Re: [PHP-DEV] [RFC]

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  108542
February 13, 2020 16:55 larry@garfieldtech.com ("Larry Garfield")
On Tue, Feb 11, 2020, at 1:08 PM, Dik Takken wrote:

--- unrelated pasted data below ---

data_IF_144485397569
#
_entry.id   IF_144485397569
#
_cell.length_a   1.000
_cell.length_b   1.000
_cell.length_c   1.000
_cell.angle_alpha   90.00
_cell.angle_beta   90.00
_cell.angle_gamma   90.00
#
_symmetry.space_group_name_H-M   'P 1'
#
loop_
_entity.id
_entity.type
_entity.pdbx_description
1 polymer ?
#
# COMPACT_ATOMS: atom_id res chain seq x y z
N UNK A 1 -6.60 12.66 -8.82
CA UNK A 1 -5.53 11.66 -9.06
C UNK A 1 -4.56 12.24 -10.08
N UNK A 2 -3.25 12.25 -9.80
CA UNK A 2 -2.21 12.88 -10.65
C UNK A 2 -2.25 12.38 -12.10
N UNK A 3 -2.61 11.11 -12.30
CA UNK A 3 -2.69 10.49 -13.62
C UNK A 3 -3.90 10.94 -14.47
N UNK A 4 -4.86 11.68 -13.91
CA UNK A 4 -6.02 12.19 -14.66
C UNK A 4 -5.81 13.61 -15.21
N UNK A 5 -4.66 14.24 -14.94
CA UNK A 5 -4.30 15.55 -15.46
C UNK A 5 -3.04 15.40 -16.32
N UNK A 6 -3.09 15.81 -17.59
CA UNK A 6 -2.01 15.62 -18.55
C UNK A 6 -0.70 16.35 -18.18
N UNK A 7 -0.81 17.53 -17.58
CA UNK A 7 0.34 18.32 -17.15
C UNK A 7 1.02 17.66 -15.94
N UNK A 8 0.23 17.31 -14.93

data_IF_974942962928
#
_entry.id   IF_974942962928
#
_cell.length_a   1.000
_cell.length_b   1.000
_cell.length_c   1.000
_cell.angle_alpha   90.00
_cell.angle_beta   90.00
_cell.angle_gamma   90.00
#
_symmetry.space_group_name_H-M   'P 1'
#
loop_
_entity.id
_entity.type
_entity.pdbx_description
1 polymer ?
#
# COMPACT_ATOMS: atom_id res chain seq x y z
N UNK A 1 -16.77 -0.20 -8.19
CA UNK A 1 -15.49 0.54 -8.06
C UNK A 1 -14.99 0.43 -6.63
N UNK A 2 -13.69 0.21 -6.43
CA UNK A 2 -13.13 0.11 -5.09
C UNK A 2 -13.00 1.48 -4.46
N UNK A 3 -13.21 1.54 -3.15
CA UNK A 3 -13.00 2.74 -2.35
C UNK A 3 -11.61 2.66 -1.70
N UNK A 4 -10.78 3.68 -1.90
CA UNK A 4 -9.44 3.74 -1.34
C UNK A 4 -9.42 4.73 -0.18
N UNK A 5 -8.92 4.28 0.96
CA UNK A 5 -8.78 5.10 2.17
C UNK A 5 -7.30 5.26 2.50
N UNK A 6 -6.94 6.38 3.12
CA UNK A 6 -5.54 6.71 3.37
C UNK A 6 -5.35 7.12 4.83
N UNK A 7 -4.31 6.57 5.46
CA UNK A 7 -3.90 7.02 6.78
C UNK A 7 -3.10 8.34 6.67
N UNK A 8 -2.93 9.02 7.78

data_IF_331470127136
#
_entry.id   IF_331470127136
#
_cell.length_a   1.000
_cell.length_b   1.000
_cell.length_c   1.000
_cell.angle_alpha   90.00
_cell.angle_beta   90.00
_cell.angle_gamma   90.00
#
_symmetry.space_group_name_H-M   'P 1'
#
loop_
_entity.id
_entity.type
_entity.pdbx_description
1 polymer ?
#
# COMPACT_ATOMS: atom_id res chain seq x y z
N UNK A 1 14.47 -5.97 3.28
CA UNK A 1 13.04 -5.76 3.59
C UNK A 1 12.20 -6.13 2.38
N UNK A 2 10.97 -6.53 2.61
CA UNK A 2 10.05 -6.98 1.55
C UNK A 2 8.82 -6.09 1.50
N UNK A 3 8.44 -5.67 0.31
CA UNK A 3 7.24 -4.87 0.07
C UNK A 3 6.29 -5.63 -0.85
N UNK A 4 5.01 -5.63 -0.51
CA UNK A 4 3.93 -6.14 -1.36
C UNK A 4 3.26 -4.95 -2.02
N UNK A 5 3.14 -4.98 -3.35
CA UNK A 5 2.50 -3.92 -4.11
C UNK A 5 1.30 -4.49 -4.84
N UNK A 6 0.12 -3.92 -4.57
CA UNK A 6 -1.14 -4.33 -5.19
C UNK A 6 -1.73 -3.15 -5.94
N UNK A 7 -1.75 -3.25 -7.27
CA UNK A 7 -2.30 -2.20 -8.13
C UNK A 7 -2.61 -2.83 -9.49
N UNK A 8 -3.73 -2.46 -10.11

> On 11-02-2020 19:46, Larry Garfield wrote: > > > > I would love a nicer way to reference function names; it's really ugly > to do functional code in PHP otherwise, or even just dynamic function > logic within a namespace. If I never have to write $fn = __NAMESPACE__ > . '\a_func' again, it will be too soon. :-) > > Perhaps Larry can convince us all to go for something like $() by > posting a fabulous functional programming example?